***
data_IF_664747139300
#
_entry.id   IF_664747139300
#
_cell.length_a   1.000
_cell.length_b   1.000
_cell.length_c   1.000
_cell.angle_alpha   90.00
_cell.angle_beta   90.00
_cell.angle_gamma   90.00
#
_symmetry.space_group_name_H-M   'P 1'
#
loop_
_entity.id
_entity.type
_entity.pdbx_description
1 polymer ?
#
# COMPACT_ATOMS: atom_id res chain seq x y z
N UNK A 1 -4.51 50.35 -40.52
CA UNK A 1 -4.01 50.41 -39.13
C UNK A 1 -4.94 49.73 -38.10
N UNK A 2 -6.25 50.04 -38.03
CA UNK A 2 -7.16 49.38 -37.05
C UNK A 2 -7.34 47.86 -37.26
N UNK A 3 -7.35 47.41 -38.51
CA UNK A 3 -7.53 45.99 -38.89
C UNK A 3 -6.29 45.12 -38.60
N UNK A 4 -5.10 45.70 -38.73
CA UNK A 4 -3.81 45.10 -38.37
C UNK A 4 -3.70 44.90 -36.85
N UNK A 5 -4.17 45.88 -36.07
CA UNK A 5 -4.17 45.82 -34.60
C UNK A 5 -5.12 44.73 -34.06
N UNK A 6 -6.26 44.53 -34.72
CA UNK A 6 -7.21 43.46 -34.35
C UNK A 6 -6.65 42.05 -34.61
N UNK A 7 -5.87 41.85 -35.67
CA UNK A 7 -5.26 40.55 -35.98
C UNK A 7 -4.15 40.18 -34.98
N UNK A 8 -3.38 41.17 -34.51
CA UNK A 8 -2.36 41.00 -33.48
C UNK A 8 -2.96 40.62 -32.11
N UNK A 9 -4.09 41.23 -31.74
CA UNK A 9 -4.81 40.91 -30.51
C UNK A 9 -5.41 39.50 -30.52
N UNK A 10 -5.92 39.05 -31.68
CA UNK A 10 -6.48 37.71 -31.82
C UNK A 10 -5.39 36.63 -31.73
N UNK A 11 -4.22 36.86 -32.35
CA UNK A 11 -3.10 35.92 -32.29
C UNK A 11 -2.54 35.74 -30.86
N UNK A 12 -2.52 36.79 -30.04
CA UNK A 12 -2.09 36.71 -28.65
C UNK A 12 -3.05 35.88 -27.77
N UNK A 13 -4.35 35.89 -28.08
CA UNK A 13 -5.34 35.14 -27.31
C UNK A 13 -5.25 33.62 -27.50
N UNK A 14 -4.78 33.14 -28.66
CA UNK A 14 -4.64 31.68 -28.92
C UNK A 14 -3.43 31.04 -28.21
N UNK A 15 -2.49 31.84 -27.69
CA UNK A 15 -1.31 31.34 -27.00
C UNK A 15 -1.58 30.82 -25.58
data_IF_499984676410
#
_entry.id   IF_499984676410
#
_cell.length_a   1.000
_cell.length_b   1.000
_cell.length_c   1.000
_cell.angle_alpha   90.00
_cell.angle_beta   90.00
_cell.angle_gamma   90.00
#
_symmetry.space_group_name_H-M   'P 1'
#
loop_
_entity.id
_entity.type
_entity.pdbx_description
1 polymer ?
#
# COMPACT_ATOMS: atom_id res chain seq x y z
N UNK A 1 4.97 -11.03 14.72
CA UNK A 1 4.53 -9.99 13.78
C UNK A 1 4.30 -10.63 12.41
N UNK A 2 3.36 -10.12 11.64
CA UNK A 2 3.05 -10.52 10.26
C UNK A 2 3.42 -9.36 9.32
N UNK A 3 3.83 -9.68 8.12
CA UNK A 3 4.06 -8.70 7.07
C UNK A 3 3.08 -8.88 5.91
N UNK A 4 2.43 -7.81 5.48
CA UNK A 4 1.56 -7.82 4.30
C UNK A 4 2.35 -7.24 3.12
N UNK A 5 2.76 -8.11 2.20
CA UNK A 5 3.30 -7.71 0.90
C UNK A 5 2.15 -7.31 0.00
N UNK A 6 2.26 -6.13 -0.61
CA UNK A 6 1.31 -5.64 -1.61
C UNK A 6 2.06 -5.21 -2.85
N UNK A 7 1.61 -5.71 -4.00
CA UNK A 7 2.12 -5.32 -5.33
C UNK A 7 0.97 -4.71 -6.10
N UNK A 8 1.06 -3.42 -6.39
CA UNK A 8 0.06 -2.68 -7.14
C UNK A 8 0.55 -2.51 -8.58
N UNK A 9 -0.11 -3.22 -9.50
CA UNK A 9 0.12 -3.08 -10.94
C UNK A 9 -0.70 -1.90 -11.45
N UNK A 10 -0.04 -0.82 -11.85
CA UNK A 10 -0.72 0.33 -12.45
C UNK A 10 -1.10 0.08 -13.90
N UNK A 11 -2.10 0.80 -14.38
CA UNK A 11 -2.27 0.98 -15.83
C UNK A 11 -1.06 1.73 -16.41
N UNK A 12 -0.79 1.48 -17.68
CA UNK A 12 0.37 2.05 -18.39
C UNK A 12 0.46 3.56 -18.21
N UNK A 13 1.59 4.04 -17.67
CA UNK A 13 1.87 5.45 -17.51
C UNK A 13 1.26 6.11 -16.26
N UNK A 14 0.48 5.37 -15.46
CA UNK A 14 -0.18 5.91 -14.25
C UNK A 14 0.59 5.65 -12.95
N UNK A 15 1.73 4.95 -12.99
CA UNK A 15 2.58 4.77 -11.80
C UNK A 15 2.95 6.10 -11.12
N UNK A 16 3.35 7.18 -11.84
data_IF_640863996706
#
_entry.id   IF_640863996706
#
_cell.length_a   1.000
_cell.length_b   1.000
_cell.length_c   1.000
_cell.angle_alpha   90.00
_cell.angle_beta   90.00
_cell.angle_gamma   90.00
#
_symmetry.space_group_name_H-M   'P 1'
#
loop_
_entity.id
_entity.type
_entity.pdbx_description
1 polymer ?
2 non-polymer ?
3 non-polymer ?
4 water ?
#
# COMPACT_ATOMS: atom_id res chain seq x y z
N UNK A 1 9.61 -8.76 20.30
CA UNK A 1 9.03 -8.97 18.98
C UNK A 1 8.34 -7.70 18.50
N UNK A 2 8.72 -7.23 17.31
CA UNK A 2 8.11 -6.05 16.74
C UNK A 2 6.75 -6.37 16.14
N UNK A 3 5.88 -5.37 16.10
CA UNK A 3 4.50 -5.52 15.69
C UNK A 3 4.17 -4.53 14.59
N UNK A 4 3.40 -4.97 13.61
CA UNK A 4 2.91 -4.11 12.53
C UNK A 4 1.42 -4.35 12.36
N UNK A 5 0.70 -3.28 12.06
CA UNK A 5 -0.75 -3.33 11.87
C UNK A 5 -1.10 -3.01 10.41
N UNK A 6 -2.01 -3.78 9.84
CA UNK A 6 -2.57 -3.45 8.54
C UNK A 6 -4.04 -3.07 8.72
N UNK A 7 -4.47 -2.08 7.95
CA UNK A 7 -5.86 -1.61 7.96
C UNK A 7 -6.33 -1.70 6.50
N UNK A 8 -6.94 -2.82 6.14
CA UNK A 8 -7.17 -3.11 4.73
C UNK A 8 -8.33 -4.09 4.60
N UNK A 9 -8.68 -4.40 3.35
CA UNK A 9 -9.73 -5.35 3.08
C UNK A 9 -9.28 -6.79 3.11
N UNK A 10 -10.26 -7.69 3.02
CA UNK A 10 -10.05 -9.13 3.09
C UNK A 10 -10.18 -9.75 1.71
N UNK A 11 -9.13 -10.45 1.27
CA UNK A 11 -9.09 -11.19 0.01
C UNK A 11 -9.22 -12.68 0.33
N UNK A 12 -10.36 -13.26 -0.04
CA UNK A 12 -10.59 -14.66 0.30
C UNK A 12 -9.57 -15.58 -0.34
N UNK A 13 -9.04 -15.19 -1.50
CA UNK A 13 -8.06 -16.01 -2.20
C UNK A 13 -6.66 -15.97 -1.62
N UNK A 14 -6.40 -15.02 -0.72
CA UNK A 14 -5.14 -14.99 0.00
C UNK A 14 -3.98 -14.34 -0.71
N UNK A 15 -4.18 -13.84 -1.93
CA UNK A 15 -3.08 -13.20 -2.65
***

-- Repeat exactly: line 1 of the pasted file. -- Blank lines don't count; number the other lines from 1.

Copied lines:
data_IF_664747139300